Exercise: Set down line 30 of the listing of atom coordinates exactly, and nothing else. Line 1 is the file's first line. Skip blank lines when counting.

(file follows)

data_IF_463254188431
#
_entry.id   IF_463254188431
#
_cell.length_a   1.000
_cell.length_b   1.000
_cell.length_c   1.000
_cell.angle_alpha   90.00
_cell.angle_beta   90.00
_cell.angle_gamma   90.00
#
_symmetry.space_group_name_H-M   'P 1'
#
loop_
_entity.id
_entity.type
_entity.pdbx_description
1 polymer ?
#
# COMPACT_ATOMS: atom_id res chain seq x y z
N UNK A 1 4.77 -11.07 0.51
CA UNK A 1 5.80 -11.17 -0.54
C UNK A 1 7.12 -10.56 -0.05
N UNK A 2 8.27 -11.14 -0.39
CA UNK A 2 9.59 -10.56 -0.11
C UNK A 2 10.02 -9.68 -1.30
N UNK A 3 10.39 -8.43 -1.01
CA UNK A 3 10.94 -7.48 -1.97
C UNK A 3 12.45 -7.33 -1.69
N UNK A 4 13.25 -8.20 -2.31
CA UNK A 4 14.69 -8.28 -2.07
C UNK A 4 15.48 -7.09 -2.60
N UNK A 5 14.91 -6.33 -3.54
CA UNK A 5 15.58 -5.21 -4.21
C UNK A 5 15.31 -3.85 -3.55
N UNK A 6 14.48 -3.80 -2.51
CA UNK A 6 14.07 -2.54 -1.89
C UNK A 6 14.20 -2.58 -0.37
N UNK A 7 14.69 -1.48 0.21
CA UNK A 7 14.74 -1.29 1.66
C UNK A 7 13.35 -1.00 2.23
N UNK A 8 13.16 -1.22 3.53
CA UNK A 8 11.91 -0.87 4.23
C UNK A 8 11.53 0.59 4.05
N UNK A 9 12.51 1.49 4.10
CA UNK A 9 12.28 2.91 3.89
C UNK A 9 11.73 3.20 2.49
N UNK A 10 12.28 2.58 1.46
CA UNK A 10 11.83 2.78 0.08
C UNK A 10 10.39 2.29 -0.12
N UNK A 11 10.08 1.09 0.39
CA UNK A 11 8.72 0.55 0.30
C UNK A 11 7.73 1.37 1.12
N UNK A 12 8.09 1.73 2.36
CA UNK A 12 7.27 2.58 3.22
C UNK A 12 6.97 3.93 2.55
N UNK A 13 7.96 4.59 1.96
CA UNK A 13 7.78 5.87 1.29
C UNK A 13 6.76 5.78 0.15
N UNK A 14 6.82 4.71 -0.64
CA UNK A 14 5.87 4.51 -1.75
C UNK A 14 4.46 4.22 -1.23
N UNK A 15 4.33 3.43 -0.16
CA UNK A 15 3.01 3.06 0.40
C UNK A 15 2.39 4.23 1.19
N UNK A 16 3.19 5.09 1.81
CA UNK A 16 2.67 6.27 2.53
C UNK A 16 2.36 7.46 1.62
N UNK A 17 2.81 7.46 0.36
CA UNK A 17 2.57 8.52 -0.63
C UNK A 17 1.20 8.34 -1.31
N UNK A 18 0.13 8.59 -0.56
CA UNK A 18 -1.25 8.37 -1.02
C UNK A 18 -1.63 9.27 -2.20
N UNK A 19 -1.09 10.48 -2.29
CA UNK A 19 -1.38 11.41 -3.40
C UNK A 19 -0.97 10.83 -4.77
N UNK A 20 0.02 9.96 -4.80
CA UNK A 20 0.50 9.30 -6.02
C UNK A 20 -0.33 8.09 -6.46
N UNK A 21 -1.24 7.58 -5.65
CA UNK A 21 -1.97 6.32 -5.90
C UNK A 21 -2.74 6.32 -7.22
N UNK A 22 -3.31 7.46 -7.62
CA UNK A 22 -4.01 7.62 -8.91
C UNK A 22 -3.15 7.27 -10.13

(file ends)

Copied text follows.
N UNK A 4 13.25 -8.20 -2.31